Stars Viv Albertine (once of ‘punk’ pop group The Slits) who is an artist called D living in an expensive London house. About her relationship with her partner H (Liam Gillick). They are selling the house, we see their tensions and anxieties.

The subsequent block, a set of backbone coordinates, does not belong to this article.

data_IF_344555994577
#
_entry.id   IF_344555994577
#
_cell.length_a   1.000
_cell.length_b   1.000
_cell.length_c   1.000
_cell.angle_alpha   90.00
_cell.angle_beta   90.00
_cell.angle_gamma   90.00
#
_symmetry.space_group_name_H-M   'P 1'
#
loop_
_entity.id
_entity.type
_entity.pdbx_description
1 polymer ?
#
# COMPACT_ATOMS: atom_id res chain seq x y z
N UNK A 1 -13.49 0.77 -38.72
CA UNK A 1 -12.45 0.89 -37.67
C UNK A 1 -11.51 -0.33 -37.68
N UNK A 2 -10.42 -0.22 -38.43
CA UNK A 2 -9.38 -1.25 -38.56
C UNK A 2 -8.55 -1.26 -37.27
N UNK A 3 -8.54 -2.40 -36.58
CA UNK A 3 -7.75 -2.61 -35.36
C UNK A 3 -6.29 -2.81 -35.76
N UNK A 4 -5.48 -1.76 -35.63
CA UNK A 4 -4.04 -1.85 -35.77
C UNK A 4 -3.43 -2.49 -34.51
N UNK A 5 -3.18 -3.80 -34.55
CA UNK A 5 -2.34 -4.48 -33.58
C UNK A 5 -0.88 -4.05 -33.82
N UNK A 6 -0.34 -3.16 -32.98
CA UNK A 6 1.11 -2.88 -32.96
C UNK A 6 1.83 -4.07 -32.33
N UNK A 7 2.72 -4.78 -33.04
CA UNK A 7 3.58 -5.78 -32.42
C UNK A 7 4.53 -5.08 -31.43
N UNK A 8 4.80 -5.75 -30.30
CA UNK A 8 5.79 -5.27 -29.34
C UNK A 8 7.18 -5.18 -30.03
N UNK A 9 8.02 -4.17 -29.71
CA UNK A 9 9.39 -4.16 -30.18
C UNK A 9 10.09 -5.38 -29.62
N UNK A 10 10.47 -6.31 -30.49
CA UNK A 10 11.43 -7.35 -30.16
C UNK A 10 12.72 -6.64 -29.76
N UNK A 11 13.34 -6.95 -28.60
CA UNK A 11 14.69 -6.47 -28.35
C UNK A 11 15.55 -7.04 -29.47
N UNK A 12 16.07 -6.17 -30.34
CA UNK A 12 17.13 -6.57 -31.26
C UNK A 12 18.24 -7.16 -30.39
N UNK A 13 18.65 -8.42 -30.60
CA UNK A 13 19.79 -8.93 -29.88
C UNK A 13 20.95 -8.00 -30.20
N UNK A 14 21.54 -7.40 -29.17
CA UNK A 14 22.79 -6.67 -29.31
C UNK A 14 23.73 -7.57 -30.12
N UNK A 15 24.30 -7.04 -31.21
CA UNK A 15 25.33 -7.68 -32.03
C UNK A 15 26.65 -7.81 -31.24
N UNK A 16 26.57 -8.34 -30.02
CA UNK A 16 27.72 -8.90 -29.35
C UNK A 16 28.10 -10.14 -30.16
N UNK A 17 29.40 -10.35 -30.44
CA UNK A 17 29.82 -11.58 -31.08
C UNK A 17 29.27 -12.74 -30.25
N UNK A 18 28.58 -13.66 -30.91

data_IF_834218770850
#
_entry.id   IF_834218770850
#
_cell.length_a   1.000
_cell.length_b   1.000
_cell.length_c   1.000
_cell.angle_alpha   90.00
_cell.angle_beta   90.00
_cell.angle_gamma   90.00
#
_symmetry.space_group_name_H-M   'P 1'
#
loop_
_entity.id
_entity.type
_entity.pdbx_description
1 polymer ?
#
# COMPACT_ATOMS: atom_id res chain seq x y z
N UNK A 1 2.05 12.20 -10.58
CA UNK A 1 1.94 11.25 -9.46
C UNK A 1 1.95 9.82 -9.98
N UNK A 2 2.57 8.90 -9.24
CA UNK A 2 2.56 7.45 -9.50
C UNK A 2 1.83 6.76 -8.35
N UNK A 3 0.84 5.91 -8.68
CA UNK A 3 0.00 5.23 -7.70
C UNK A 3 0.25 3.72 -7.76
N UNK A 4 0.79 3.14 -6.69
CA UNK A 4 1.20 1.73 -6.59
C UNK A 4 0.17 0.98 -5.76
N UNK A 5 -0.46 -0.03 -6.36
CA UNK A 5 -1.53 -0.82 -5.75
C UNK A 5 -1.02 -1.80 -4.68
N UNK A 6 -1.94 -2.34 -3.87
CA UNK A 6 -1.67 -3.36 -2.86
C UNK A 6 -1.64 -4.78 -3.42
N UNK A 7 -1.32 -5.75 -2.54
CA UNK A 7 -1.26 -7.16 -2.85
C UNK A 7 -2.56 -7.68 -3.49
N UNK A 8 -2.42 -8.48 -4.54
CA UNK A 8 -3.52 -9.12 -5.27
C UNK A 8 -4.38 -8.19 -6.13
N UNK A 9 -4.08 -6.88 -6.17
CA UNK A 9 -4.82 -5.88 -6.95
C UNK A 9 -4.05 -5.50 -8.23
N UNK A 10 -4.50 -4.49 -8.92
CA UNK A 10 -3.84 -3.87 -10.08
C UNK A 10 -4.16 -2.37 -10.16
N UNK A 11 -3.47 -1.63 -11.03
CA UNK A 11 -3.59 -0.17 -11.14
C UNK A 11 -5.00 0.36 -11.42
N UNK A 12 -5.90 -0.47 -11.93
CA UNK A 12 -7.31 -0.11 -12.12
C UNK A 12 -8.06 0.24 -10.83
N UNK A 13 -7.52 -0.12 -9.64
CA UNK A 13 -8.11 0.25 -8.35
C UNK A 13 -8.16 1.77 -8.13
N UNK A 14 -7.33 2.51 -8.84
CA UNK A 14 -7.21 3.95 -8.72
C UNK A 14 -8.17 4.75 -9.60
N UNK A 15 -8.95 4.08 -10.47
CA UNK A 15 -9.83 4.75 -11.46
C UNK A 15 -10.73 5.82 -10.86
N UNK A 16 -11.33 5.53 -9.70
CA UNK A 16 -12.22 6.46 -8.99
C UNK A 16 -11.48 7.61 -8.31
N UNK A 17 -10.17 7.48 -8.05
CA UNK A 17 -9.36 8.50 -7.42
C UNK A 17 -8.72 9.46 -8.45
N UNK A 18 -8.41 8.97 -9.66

This is made by Joanna Hogg who also produced Archipelago. Exhibition like Archipelago looks at the twitchy middle classes and the blood-sport of their relationships. Like those affluent couples in posh versions of Jack Vettriano paintings, the subjects are not happy despite their wealth. They look like they’re on the verge of losing it all, materially and psychologically. The camera is an extra presence in the house, its fixed gaze picking out the domestic details with malevolent curiosity. It’s the familiar fascination with domestic boredom. D spends a lot of time at her desk, phoning her husband though they live in the same house. She’s a performance artist but a pretentiously coy one, the film itself is a domestic performance art. The house is stylish and bleak. The camera peers at this to such a degree that it’s like you’re in a static world in a Janet Rego painting. You feel increasingly suffocated by the nullity of this affluent hell hole. The film’s palette is from bleak to sterile. There is an underlying turmoil of unmet needs and frustrated eroticism. The big question for me is, how can people live in a place like this? When they condescend to summon up the energy to speak to each other face to face their dialogue is pretentious enough to fill ‘Pseud’s Corner’ several times over (‘Pseud’s Corner’ is an article in a satirical magazine Private Eye” that catches people out being very pretentious). She won’t communicate her work and his criticism might prevent it happening at all. Tom Hiddleston has a walk on part as an estate agent, his icy politeness in tune with this scarily lifeless domesticity. Exhibition is bohemian hate mail to the God of money.